Chapter 36 – SQL Transactions

“An SQL-transaction (transaction) is a sequence of executions of SQL-statements that is atomic with respect to recovery. That is to say: either the execution result is completely successful, or it has no effect on any SQL-schemas or SQL-data.”

– The SQL Standard

A transaction is an ordered set of operations (of SQL statements). The effects of a transaction – the data changes and Catalog changes – are considered as an indivisible group. Either all the effects happen, or none of them do. This all-or-nothing requirement is called atomicity. Atomicity is actually one of four requirements of an ideal transaction:

  1. Atomic – the group of operations can’t be broken up.
  2. Consistent – at transaction beginning and end, the database is consistent.
  3. Isolated – other transactions have no affect on this transaction.
  4. Durable – once a change happens it’s persistent (i.e.: permanent).

From the initial letters of these requirements, these are called the ACID requirements.

There are one to many operations in a transaction. There are one to many transactions in an SQL-session. Transactions within an SQL-session do not overlap each other. The initiation of a transaction happens (generally speaking) with the first SQL data-access statement. The end of a transaction happens with one of the two – vitally important! – “transaction terminator” statements: COMMIT or ROLLBACK.

A logical grouping of operations – Maybe dBASE and Paradox programmers (who haven’t encountered transactions before) will ask: why is Atomicity a transaction requirement? We could answer: it is analogous to the way that SQL deals with sets rather than individual rows and that we prefer to deal with groups, it’s policy. More cogently, we could answer: if a set of operations are a logical unity, then they should also be a physical unity. Let us prove that with a much-used conventional example, the bank transfer:

[[ logical start of transaction ]]
Withdraw $1000 from Joe's savings account.
Deposit $1000 to Joe's chequing account.
[[ logical end of transaction ]]

Now, suppose that some external event separated Joe’s withdrawal from his deposit – a system crash, or a tick of the clock so that the operations take place on two different days, or a separate overlapping transaction on the same accounts. Any of these would cause us to end up with a bad “database state”, because the data will show a withdrawal that shouldn’t happen according to company rules or accounting principles – to say nothing of what Joe will think!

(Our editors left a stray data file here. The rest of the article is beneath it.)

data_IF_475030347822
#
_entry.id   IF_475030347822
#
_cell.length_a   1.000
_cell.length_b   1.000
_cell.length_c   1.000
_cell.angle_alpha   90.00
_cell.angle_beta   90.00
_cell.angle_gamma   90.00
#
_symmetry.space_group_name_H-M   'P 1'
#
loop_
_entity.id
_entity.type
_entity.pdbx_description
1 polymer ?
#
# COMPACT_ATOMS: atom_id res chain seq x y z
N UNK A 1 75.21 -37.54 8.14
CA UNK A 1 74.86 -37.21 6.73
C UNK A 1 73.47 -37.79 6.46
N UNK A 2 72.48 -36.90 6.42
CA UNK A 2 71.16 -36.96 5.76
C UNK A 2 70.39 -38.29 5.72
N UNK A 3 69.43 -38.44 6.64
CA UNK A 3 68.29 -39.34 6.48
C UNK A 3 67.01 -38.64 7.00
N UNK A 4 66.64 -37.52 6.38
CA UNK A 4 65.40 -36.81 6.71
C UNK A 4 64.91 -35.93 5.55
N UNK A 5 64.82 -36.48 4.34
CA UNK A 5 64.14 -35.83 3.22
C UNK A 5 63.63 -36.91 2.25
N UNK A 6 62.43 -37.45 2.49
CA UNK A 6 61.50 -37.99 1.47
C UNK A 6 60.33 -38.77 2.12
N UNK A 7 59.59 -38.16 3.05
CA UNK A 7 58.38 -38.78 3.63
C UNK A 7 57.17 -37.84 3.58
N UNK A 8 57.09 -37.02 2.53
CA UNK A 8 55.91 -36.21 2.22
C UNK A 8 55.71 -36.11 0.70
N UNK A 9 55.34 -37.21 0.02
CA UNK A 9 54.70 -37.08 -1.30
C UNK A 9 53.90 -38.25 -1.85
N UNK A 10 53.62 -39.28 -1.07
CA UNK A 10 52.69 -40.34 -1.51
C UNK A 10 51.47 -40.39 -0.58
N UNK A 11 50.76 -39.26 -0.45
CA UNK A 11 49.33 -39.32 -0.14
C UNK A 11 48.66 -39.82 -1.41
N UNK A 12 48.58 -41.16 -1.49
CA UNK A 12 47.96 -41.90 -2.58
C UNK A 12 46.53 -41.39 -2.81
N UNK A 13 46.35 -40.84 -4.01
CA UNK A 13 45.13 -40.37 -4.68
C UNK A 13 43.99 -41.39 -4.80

In SQL, such a state of affairs is theoretically impossible. First of all, if the system crashes and we bring it up again, we will not see any record of the withdrawal – that’s what “atomic with respect to recovery” guarantees. Second, the clock does not tick – CURRENT_TIME and all other niladic datetime function values are frozen throughout the life of a transaction. And third, there can be no overlapping transaction – due to the principle of Isolation, which we’ll examine in greater detail as part of multi-user and multi-tasking considerations in our chapter on concurrency.

The point of the example is to show that the withdrawal and the deposit must succeed together, or fail together. The transaction criterion is that all SQL statements within it must constitute a logical unit of work – that is, a sequence (ordered set) of operations (executions of SQL statements) that take the DBMS from a consistent state to a consistent state (possibly by changing nothing – a transaction can consist of a series of SELECT statements).

It’s your job to figure out what operations fit together as a logical unit of work. It’s the DBMS’s job to ensure that the operations will all fail, or all succeed, together.

Table of Contents

Initiating Transactions

A transaction begins, if it hasn’t already begun, when one of these SQL statements is executed:

  • Any SQL-Schema statement: ALTER, CREATE, DROP, GRANT, REVOKE.
  • The SQL-control statement RETURN, if it causes the evaluation of a subquery when there is no current transaction.

It’s usually a bad idea to start a transaction with an SQL-Schema statement, and usually you’ll find that the new SQL3 statements aren’t implemented yet, so in practice: your DBMS initiates a transaction when you issue INSERT, UPDATE, DELETE or any variant of SELECT. Once a transaction is initiated, all subsequent SQL operations will be part of the same transaction until an SQL termination (COMMIT or ROLLBACK) happens.